Acoustic Solid Wood Round MPX Turntable Page 2

Packaging of all the elements that made up the deck was first class, but the superb quality imparted by both this and the deck itself was a little undermined by the series of A4 photocopied pages (in German only) that passed for a manual. Nothing else is currently downloadable online, so hopefully this is something distributor, Elite Audio, will look into.

sqnote Bring It On...
I set the deck up on the twin-layer damped glass shelf of an Atacama Equinox rack and hooked it up to an Anatek MC-1 phono stage, Naim Supernait amp and PMC Twenty5.24 speakers [HFN May '17]. Solid by name, solid in sound – I couldn't help being amused at how the company's name is so appropriate when it comes to describing the presentation of the Wood Round MPX. This is no thundering, out of control, bass monster by any means. Rather, it rewards with a quietly firm sense of authority and confidence. It's a turntable that, when the going in the groove gets tough, seems to give you a wink to suggest: 'Don't worry – I've got this'.

Consequently, there is never any fear of upsetting it with any particular musical style. Soaring orchestral crescendo? No problem. Banging electronica? Great fun. The subtle whisper of an a cappella female vocal? Bring it on. The Wood Round MPX is very well balanced. And it's a turntable as equally capable of hammering its message home when required, as it is sitting back and taking it easy.

However, these comments apply to the deck with only the leather mat in place. The Perspex mat made the midrange shouty and added a coarseness to the treble that did the sound no favours. I dispensed with it for reviewing purposes.

This sense of sonic solidity was accompanied by a decent level of bass, but this was far from being all quantity and no quality. The bass line from Maxi Priest's 'Suzie – You Are' from his Maxi LP [10 Records DIX64] was deep and powerful yet skipped along with a lightness of touch that seemed at odds with the large lump of metal spinning in front of me. Each bass note was clearly defined and started and stopped with precision.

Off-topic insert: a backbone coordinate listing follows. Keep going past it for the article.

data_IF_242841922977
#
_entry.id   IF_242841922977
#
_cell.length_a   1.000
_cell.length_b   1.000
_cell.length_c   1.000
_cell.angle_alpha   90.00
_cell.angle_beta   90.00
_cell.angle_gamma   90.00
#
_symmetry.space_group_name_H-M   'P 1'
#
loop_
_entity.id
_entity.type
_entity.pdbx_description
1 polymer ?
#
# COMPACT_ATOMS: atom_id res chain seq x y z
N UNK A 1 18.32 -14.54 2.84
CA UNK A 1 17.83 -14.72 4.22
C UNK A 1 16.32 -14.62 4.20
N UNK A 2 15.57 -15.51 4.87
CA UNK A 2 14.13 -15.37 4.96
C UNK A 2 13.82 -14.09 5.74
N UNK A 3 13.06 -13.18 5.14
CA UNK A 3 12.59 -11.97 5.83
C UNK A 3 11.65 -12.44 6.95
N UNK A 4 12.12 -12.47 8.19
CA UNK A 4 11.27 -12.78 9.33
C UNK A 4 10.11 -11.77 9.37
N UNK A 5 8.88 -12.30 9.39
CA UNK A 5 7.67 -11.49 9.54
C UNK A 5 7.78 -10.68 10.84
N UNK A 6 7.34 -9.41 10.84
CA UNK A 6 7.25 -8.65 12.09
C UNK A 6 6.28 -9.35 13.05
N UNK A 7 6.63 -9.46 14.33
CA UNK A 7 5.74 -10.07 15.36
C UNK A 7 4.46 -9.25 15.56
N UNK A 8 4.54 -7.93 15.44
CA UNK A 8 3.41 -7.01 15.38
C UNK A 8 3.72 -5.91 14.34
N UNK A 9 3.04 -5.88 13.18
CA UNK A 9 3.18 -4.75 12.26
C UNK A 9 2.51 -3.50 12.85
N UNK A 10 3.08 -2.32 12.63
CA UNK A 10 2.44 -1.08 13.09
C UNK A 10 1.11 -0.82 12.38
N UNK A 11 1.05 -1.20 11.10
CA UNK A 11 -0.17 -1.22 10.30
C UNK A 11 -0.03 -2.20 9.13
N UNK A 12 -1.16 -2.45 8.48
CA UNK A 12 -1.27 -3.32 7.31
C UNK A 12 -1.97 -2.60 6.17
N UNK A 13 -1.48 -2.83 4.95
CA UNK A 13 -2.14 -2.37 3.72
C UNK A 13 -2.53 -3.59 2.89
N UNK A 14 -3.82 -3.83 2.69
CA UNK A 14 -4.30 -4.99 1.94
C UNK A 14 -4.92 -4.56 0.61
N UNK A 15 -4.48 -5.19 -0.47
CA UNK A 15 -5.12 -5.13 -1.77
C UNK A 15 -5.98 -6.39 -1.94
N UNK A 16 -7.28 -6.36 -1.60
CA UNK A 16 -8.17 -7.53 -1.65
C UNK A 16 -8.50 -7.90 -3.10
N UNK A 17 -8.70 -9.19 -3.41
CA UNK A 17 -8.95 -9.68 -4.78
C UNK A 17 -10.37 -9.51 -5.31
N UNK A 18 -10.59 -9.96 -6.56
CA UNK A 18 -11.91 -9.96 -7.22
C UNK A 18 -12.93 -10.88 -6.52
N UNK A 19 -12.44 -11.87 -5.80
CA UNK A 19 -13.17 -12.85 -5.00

Further up the frequency range, the Wood Round MPX maintained its aura of quiet confidence by deftly capturing the fine detail of both instruments and vocalists. This meant that strings, in particular, were vivid and gloriously lifelike. Spinning 'Fell Down Hard' from Kathryn Williams' album Little Black Numbers [Snowstorm STORM008LP] demonstrated this perfectly. The acoustic guitar was expertly defined while the backing cellos sounded both rich and fulsome.

Silent Running
The Wood Round MPX also made a fine job of placing Ms Williams right in the centre of the action, though I was aware of a lack of projection. Rather than push her vocal into the room, the deck positioned it behind the plane of the loudspeakers. There was still a good sense of depth, but the overall effect was like standing up in an auditorium then moving half a dozen rows backwards.


This was the case with other recordings during my time with the deck, which eventually saw me swapping the supplied arm for an Inspire X100 (another hot-rodded Rega design). This pulled things forward by a good amount leading me to conclude that while the WTB 370 is a fine budget tonearm, it was the weak link here.

With the WTB 370 back on board, though, it was hard not to be impressed by other aspects of the combination's performance. At the top end, the arm's neutrality and the slight sparkle offered by the Ortofon Quintet Red added up to bags of detail presented crisply and tidily. The gently strummed electric guitar that begins 'So Real' from Jeff Buckley's Grace LP [Simply Vinyl SVLP 0077] had a menacing intent to it and Buckley's vocals themselves were gloriously heartfelt. And when the track moved up a gear, the Wood Round MPX exhibited no sense of strain or compression, rising to the challenge of the particularly explosive cymbal strike that appears later in the track with ease.

Finally, I have to offer one last paean of praise for the Wood Round MPX. It's been a while since I have heard a turntable so quiet between tracks with one of the lowest levels of general vinyl surface noise I have encountered in a long time. This only served to ensure recordings sounded even more dynamic and it speaks volumes for the high quality of the drive system and bearing.

Hi-Fi News Verdict
Acoustic Solid has done it again with the Wood Round MPX turntable. The plinth layout adds a dash of style while the engineering 'under the bonnet' is top drawer. The package with the WTB 370 arm and Ortofon Quintet cartridge is sonically very well judged yet the turntable itself will give even more if treated to an arm upgrade when the mood or funds arrive. Solid by name, it's a solid choice too.

Wirth Tonmaschinenbau GmbH
Altdorf, Germany
Supplied by: Elite Audio Ltd, Fife
01334 570 666